Third baseman Coby Mayo joins ‘21 draft picks in Delmarva

SALISBURY, Md. - Drafted by the Orioles out of a Florida high school in round four of the 2020 draft, third baseman Coby Mayo had to wait to start his pro career with no minor league season last year. Then, when this season began, he injured his knee in spring training in April and his chance to begin the minor league season for opening day in May was over.

There was more waiting and some rehab. But his day finally came this year in late June in the Rookie-level Florida Complex League and the 19-year-old right-handed hitter got his offense going quickly. He went 8-for-16 in his first five pro games.

Before the Orioles promoted him to low Single-A Delmarva this week, he batted .329/.440/.566/.1.005 over 25 games in the FCL with six doubles, four homers, five stolen bases and 15 RBIs. He walked 13 times and fanned 14.

“Getting the opportunity to work with some good hitting coaches and get everyday repetitions and at-bats every day has been good,” Mayo said before yesterday’s game at Perdue Stadium. “Real excited to be here and get started. Getting used to being in the box again after a year and a half of not getting at-bats. Been seeing the ball well and taking advantage when pitchers leave the ball over the plate.”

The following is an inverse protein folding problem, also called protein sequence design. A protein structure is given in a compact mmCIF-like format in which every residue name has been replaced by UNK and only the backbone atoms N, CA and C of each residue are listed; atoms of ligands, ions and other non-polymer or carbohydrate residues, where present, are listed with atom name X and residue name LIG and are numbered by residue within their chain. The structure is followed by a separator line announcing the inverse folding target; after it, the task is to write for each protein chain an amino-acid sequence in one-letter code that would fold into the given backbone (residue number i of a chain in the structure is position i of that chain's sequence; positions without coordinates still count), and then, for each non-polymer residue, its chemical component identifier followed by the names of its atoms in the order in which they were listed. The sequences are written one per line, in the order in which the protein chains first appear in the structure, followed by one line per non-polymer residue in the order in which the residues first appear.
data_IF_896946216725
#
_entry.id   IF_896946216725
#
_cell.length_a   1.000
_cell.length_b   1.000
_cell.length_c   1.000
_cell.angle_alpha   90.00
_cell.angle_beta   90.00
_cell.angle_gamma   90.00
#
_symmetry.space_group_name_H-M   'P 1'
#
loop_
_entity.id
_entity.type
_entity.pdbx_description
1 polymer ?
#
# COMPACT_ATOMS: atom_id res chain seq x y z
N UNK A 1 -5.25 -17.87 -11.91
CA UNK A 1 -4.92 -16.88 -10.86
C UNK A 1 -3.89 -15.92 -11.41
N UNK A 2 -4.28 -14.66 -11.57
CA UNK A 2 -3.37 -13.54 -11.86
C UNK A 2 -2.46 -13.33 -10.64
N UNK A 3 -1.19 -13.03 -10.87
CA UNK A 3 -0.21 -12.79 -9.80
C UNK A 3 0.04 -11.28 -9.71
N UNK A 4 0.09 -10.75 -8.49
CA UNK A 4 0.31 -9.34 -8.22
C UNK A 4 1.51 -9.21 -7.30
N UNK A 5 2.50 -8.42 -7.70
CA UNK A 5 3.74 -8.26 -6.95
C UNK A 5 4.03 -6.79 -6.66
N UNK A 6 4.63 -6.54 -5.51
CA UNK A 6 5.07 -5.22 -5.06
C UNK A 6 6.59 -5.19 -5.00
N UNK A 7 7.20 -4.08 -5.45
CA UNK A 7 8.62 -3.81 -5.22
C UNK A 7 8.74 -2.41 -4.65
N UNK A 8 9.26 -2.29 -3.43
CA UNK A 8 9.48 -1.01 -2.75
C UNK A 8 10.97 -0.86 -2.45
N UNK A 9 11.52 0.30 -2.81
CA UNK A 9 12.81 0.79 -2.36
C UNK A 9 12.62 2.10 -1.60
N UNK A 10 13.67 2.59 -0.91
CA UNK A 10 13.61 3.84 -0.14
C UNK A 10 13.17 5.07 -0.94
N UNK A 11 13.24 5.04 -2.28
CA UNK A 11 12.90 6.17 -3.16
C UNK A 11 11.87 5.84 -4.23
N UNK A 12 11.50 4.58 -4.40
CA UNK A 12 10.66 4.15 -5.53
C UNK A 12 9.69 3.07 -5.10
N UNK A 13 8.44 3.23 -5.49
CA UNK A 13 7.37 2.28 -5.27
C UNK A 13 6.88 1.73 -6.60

Perdue-Stadium-Exterior-Sidebar.jpgNow Mayo is with 12 draft picks from the O’s 2021 class at Delmarva. They all were officially promoted and added to the low Single-A Shorebirds roster yesterday. The Shorebirds got a major transformation and it was like the first day of school Tuesday at Perdue Stadium.

And the new kids on the block did OK.

They had no hits through four innings and went on to rout Fredericksburg 10-1, as the Shorebirds improved to 49-42 for the season and to 1-0 with their new-look roster.

For Mayo, he’s in a situation where he has more pro experience than the ‘21 drafted players and he’s been in the organization for over a year now. But these new Delmarva players from this draft class are older than him with all of them college-drafted players. For instance, Mayo is 19, while top draft pick Colton Cowser and second-round pick Connor Norby are 21.

They were like a team within a team when they were added to the Orioles’ two FCL rosters, where Mayo already was playing. Now, as they moved up to Delmarva, Mayo moved with them.

“They’ve really taken me in,” Mayo said of the ‘21 draft class. “I’m the young guy. Even though I’ve been here for a year, still the young one in the group. One high school signee this year in the draft. These guys have been really, really good to me and I’m glad we got to all come up together and make a playoff run.”

Mayo said he has worked hard on his defense and put some extra winter work in specifically in that area.

“With my trainer this offseason, we did a lot of footwork and drills,” he said. “Just trying to get the footwork better. Baseball comes down to getting those reps and being out there and feeling comfortable.”